The Best Fabrics to Wear in Summer
I'll be real with you guys, I am not built for heat. I'm built for layers on layers, coats, hot chocolate and skiing. Despite my every effort, I just can't get down with the blazing sun of summer. My distaste, however, doesn't manage to solve the crisis of global warming, so my wardrobe and I must adapt. Summer dressing is all about ease, comfort and ventilation. Yes, a pair of shorts will keep you a little cooler, but did you know that some pants might actually do a better job? The trick is the material, so keep an eye out for sweat-wicking fabrics below in mind when picking up your summer gear.
Seersucker is a favorite of the country club set, but it wasn't always so. When it first appeared in the US (fresh from tropical British colonies) it was worn by the poor. The cotton derivative quickly changed images as preps and Southern gentlemen adopted it for its light-weight breath-ability. Technically, you're only meant to wear it between Memorial Day and Labor Day, but who really cares?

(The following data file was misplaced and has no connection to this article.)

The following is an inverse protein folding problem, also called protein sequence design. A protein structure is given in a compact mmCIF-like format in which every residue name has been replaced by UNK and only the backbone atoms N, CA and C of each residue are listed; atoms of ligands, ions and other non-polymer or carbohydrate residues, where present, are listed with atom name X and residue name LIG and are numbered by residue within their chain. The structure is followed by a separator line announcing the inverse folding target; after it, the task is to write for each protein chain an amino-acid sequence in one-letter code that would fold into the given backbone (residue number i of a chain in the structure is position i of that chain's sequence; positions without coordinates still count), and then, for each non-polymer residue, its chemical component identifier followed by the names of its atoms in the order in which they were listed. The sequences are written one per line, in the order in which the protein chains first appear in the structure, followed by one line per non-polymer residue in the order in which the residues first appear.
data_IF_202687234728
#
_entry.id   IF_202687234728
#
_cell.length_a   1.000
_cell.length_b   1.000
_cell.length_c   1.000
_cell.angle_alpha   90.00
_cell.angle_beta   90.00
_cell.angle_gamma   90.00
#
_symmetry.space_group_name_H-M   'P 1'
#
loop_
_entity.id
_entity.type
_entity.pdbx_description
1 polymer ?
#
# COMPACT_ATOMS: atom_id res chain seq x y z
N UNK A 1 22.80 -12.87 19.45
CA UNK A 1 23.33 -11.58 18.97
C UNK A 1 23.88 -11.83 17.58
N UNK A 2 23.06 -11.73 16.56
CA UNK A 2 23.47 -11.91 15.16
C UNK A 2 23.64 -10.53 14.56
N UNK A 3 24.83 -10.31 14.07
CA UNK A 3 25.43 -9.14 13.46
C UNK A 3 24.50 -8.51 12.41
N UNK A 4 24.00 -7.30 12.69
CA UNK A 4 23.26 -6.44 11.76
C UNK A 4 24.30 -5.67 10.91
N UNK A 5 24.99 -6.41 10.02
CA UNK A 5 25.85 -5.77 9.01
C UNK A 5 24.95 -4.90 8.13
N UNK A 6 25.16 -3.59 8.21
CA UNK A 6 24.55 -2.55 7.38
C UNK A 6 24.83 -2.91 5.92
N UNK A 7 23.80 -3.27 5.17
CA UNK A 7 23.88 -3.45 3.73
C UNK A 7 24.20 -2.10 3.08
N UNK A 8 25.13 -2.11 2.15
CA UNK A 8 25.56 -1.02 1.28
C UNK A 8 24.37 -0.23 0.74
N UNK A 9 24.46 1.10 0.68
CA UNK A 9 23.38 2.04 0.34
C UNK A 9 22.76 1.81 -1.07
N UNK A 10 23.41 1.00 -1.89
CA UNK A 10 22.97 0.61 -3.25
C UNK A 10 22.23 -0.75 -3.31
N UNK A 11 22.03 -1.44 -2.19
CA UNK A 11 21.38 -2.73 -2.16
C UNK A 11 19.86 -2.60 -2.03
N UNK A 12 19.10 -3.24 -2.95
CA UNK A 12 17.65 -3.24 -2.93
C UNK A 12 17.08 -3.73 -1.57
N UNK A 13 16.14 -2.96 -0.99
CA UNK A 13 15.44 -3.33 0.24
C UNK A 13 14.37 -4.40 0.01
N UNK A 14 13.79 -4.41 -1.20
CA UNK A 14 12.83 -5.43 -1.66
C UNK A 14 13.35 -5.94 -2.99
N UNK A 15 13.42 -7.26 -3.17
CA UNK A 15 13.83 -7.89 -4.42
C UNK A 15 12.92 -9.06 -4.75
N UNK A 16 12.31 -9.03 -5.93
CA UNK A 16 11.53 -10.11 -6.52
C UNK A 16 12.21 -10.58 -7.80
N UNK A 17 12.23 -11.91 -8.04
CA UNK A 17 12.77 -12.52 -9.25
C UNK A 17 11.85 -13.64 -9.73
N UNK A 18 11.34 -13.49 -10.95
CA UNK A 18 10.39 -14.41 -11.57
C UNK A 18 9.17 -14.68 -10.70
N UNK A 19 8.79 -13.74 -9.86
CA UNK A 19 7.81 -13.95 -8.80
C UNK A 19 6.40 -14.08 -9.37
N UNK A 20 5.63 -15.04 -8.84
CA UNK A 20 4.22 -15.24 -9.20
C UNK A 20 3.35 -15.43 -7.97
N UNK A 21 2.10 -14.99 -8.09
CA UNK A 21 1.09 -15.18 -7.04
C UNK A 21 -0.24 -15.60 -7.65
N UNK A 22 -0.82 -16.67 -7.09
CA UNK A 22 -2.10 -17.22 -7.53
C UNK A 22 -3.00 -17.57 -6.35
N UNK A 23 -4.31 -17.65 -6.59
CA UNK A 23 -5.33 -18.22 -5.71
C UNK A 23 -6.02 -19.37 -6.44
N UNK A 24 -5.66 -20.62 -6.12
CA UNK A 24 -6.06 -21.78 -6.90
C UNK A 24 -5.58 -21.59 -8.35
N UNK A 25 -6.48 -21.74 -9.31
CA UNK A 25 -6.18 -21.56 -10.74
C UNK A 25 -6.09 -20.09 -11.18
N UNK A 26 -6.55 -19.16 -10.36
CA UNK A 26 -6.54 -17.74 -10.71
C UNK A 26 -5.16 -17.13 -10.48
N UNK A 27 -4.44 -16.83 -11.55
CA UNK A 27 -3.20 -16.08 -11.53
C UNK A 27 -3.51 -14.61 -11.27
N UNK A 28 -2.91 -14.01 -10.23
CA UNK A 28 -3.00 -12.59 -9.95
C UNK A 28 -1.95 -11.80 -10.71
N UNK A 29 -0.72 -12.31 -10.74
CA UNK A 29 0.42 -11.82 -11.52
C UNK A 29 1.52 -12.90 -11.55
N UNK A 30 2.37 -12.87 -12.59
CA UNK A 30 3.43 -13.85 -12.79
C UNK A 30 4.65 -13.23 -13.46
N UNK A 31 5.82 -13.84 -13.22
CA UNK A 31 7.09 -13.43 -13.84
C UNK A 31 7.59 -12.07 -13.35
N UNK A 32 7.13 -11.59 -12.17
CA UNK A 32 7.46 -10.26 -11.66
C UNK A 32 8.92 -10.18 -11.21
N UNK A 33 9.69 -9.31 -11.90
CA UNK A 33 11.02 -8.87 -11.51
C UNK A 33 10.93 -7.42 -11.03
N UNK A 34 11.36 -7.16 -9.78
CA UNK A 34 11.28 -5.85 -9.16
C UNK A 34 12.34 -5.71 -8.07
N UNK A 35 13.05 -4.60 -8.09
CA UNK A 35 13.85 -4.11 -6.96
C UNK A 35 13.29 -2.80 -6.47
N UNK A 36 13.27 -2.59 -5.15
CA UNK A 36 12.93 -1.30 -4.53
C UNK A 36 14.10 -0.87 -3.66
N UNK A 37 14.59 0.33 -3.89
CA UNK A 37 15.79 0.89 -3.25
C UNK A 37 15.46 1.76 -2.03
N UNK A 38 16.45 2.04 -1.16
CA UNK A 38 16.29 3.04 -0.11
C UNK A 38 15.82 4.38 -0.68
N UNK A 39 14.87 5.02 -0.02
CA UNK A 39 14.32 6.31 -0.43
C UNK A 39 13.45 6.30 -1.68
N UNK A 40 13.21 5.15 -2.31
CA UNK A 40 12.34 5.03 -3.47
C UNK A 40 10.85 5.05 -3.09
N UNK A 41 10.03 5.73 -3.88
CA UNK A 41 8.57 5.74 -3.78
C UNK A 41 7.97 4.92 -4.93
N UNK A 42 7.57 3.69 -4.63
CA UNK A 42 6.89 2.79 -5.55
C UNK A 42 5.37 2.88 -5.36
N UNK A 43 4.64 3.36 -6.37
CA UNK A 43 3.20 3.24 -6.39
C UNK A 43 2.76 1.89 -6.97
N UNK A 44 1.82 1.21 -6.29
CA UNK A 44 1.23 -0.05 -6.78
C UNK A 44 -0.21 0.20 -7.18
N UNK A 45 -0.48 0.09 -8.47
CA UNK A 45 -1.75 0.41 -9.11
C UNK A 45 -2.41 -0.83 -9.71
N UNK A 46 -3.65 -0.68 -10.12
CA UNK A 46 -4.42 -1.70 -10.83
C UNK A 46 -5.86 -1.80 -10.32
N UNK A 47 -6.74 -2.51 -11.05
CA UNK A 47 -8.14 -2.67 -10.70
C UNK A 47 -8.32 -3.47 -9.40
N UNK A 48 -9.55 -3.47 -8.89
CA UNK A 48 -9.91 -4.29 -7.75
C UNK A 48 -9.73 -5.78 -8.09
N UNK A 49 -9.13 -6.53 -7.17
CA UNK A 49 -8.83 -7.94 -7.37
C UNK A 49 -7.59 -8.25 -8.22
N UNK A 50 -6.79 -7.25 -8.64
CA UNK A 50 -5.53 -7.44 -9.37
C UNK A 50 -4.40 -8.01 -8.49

I actually wear madras all year round, and I really don't care. If you do it right, you can layer it under sweaters in the fall and winter. It's the most comfortable of all fabrics and feels like there's almost nothing there. Traditionally, it's more of a men's fabric, but if you look you can find some decent options like this one from L.L. Bean.
Linen always makes a big play for summer. It's often used as an alternative for heavier suiting fabrics, but you can get it in pretty much any style. The only thing is, it wrinkles very easily and very noticeably, so make sure you keep an eye on that. (A linen blend is usually easier to deal with.)
Eyelet is a natural choice for warmer weather, simply because the all-over holes and intricate patterns let your skin breathe and keep you ventilated. And add some sex appeal.
Terrycloth is more commonly used in linens and bathrobes, but sometimes designers will try it in ready-to-wear. The fabric itself is woven from thousands of small loops that are super-absorbent, so it will definitely keep you dry if the heat gets to you. It's also very breathable, so you'll be comfortable no matter what.
Silk is a really accessible choice for warmer days. It's lightweight, breathable and easy to layer. Of course, because it's so delicate you have to be extra careful about how you wash it.
Chambray is another type of cotton with a similar feel to denim. It's a really good choice for transition months when it's not scorching hot, but getting there. Also, very appropriate for the beach.
More from Luckymag.com: